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What officers said were the biggest challenges of 2023

What can leaders do to assure their officers that their career and their efforts within it are of high value?

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Last year’s Police1 poll results of what police officers thought were the greatest challenges of 2022 were summarized in my article, “What officers said were the biggest challenges of 2022 (and why leaders should pay attention).” As a review here is the 2022 list and responses:

  • Recruitment & retention: 52%
  • Risk of prosecution for on-duty actions: 17%
  • Officer wellness and morale: 15%
  • Media coverage of police issues: 9%
  • Ambush attacks: 4%
  • Crime spikes: 3%

Have things changed since then? As we reflect on 2023 we are now, maybe, far enough away from the disaster that was 2020, that the profession can finally find its footing again and move forward, and yet the poll numbers haven’t changed that much.
Here are this year’s poll results:

  • Recruitment & retention: 48%
  • Risk of prosecution for on-duty actions: 21%
  • Officer wellness and morale: 17%
  • Media coverage of police issues: 7%
  • Crime spikes: 4%
  • Ambush attacks: 3%

With only one inversion in priority between crime spikes and ambush, statistically insignificant, the list looks very familiar. The significance of the increase in concern for the risk of prosecution, an increase in concern over wellness, and a slight tip away from hostile media coverage may be a minor math calculus. It may also indicate a shift that will only have meaning after we see the results for the upcoming year.
Concern over recruitment and retention still remains high. Not only does this trend reflect less safety and more work for officers in understaffed agencies, but it also reflects concern about the value of the work. One might wonder why it seems so few want to do this or, on the other hand, why the heck do I want to continue to do this?

Workers in the police labor force have many of the same concerns as those in commerce and industry. Most police officers take pride and purpose in their work, still marked by an idealism and desire to serve, that makes an emotional and personal investment in their daily work more intense than civilian employment. The poll results of both years reflect both a practical and an existential concern about the very nature of what they do.

Whatever special aspects of the law enforcement vocation, its ranks are filled with human beings who want safety and stability in their lives. Finding similar concerns among other types of work is of interest, whether it disturbs or affirms the unique value of police work. According to the Harvard Business Review, employers will be using more creative means of recruiting and retaining workers, leaders will feel a tension between their worker’s needs and executives’ expectations, the traumas of the pandemic will still shape aspects of the workplace, workplace diversity efforts will create challenges, employee support with mental health services will create privacy concerns, and technology and social skills may remain in conflict. While these issues may not seem to mesh with the poll results list, the core of concerns is very similar.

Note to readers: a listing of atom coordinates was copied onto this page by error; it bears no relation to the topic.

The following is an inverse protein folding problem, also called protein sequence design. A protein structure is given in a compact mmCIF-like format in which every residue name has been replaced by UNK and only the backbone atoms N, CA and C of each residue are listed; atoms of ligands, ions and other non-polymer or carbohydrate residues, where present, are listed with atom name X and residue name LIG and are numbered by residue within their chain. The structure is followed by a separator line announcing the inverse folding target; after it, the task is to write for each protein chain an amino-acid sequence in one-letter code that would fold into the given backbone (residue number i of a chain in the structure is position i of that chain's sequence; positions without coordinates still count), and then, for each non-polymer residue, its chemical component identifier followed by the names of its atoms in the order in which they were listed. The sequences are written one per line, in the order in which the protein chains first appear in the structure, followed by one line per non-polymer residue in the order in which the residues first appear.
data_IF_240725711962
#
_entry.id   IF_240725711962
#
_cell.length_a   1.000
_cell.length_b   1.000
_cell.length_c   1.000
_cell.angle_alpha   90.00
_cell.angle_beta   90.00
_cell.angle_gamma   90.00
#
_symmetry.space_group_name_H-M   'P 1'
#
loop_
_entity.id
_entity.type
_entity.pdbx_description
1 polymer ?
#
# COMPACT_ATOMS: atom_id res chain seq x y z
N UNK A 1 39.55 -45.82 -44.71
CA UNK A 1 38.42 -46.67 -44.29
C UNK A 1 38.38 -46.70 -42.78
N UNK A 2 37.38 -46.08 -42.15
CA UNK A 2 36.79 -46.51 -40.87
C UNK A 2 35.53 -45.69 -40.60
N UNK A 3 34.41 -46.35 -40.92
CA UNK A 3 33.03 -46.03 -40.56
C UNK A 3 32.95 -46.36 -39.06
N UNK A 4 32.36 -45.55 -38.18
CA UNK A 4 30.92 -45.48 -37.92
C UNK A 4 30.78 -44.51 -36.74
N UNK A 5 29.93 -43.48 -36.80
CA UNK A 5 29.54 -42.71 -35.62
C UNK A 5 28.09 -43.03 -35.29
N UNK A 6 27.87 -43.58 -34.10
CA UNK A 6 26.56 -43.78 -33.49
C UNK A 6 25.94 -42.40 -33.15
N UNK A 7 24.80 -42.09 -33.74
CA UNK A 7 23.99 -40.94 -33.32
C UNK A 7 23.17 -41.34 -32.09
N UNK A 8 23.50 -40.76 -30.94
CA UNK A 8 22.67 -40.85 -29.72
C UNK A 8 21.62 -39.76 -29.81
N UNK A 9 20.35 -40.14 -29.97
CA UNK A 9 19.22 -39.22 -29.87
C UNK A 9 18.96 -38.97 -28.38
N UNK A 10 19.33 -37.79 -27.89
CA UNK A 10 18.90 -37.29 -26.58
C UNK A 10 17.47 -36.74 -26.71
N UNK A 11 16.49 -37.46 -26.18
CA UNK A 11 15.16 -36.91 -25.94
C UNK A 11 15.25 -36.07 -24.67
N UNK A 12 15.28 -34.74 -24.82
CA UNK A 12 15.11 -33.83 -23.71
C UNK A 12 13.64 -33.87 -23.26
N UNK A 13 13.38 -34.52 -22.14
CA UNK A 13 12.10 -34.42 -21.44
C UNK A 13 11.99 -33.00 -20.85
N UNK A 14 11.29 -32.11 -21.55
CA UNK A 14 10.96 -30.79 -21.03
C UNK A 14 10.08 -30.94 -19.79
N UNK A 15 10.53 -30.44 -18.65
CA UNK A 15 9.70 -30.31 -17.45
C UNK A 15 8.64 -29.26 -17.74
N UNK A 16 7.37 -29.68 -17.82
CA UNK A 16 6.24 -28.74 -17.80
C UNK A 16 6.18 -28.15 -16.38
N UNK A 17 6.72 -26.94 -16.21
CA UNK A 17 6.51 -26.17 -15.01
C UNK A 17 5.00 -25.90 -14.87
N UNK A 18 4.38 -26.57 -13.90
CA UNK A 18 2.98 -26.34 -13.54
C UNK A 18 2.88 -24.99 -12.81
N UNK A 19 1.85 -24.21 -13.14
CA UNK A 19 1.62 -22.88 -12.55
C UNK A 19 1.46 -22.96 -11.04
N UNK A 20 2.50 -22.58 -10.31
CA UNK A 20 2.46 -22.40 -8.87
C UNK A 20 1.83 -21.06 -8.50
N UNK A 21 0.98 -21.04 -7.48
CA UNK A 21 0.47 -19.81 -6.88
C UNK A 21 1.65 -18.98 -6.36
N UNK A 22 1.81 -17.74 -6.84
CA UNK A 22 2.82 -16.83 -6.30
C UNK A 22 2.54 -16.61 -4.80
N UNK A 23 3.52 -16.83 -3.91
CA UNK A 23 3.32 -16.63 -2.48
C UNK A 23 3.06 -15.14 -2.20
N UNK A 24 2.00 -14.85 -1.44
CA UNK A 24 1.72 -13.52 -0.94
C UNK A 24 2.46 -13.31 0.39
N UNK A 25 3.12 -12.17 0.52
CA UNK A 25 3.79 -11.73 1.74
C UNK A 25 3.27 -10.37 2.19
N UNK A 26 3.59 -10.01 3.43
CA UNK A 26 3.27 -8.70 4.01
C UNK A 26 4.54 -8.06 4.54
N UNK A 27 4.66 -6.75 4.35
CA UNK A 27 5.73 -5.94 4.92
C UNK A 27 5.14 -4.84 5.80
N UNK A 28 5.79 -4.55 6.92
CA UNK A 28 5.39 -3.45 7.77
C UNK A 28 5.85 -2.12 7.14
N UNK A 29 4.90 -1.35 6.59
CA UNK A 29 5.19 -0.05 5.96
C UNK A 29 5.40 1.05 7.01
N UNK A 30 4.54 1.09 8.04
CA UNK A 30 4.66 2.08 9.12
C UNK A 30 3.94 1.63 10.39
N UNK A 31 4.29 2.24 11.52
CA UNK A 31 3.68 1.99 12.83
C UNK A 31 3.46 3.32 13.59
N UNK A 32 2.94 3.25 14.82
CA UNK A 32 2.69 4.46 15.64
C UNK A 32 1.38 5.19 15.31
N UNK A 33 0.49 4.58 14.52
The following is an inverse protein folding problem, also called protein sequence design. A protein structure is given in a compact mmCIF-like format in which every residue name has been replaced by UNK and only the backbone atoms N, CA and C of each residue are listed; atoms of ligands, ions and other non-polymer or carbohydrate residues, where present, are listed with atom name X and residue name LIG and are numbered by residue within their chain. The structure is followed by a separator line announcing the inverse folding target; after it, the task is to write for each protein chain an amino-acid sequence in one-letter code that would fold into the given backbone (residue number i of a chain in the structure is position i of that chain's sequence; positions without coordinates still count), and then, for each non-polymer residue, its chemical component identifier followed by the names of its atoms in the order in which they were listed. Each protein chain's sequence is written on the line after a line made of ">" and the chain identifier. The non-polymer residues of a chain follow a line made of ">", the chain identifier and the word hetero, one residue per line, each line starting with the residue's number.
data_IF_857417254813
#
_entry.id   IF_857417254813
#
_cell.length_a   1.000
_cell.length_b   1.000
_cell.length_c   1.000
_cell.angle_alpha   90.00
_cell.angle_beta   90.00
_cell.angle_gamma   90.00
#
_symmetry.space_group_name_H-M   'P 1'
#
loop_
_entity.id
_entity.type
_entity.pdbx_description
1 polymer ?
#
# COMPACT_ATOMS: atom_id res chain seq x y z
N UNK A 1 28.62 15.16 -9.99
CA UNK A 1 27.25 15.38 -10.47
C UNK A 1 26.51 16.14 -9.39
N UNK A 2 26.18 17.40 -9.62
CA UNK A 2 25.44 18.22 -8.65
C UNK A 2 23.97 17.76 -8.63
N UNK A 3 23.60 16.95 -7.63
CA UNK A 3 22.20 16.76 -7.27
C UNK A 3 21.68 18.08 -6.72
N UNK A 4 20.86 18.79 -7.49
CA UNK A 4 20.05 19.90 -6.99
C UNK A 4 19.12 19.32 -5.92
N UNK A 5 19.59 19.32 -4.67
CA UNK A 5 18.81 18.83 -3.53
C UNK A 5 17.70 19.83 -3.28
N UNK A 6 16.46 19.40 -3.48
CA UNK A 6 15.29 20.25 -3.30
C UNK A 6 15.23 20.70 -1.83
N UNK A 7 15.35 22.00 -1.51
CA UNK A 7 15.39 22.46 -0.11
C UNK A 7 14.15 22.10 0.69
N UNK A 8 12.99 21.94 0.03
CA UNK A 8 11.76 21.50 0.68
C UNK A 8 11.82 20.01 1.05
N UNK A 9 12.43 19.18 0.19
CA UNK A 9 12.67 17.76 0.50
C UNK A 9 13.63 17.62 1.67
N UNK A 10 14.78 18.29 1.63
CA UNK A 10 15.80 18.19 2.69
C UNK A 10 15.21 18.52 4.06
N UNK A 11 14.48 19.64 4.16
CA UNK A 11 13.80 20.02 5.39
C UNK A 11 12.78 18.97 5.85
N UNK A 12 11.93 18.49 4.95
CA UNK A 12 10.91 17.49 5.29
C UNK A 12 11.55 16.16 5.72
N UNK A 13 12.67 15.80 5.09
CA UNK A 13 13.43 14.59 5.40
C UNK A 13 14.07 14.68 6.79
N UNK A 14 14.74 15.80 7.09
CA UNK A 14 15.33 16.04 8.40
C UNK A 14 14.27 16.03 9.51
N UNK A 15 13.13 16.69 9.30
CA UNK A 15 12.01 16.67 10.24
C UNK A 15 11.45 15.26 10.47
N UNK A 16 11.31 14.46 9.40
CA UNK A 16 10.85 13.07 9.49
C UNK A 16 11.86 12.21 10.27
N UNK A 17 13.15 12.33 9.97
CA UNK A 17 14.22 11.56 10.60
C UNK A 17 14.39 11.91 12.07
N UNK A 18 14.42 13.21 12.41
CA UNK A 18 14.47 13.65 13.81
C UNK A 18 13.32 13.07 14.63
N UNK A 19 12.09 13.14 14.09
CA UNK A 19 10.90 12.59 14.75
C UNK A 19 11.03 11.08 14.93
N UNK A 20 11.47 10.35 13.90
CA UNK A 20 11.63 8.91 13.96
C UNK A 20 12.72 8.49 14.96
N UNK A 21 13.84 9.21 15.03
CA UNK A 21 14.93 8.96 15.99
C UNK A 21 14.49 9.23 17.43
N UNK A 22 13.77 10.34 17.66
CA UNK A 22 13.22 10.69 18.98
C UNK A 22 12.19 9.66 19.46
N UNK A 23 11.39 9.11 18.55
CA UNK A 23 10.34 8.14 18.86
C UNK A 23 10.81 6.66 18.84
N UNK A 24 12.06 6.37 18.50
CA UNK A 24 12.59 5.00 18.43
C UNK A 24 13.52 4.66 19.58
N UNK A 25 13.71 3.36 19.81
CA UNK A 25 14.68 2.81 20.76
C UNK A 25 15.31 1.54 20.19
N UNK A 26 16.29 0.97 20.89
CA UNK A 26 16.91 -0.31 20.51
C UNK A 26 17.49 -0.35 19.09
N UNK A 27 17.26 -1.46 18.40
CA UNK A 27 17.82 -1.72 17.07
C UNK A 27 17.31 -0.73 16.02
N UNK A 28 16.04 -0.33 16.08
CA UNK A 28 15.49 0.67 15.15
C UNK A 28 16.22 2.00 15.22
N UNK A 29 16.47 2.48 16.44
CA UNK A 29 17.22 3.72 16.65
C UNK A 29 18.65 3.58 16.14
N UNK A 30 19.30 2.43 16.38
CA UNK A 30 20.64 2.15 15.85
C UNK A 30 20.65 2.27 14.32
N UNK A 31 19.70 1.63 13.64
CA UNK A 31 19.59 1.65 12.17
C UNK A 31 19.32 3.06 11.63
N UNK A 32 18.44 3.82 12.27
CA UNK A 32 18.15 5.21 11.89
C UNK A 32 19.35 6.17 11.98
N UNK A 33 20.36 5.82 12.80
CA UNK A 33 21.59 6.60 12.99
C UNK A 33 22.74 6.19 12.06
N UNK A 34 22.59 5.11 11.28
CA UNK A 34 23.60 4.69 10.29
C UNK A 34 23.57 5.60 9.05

Other sources cite worker shortages, retention challenges and managing employee engagement as top problems emerging in 2023. Sounds familiar, but other workplaces can’t conceive of the problems cited in both the ’22 and ’23 P1 survey concerning the question, “Will I survive the shift without getting killed or going to prison, or succumb to depression and exhaustion?”

Police executives must take note of these results, as it is likely that the sample accurately reflects the sentiments of the officers on their streets. What can leaders do to assure their officers that their career and their efforts within it are of high value? Positively engaging media and treating officers as resources that require and deserve investment are two strategies that can address what officers perceive as their greatest challenges.

Joel Shults retired as Chief of Police in Colorado. Over his 30-year career in uniformed law enforcement and criminal justice education, Joel served in a variety of roles: academy instructor, police chaplain, deputy coroner, investigator, community relations officer, college professor and police chief, among others. Shults earned his doctorate in Educational Leadership and Policy Analysis from the University of Missouri, with a graduate degree in Public Services Administration and a bachelor degree in Criminal Justice Administration from the University of Central Missouri. In addition to service with the U.S. Army military police and CID, Shults has done observational studies with over 50 police agencies across the country. He has served on a number of advisory and advocacy boards, including the Colorado POST curriculum committee, as a subject matter expert.